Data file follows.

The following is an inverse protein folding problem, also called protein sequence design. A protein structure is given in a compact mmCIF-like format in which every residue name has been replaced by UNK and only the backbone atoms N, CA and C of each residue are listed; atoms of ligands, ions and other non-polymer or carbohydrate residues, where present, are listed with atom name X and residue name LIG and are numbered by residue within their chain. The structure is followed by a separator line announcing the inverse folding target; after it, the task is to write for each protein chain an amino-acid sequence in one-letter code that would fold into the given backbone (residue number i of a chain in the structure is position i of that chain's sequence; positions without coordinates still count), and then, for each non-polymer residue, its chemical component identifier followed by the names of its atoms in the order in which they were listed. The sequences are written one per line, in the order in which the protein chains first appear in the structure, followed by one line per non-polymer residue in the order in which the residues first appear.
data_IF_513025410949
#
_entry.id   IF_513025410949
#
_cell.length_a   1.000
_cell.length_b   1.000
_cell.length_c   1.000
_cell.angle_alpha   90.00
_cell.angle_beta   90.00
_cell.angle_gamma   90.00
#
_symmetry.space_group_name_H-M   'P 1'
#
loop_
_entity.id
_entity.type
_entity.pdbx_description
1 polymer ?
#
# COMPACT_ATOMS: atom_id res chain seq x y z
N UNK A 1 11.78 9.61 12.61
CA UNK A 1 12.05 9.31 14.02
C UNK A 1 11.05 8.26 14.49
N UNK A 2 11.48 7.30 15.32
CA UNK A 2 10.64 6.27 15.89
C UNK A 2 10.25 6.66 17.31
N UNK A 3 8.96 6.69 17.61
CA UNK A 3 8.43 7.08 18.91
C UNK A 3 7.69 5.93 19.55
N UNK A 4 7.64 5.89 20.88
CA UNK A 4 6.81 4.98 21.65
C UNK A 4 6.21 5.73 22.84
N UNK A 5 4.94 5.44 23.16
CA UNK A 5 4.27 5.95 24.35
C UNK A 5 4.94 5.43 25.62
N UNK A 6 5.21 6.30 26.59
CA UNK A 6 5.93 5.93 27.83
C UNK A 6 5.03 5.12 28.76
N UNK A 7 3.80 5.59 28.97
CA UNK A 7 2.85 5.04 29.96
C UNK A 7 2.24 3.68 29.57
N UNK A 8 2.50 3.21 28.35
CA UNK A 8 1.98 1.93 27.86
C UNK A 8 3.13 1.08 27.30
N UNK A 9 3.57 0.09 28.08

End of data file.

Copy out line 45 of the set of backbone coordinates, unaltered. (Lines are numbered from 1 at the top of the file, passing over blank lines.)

C UNK A 8 3.13 1.08 27.30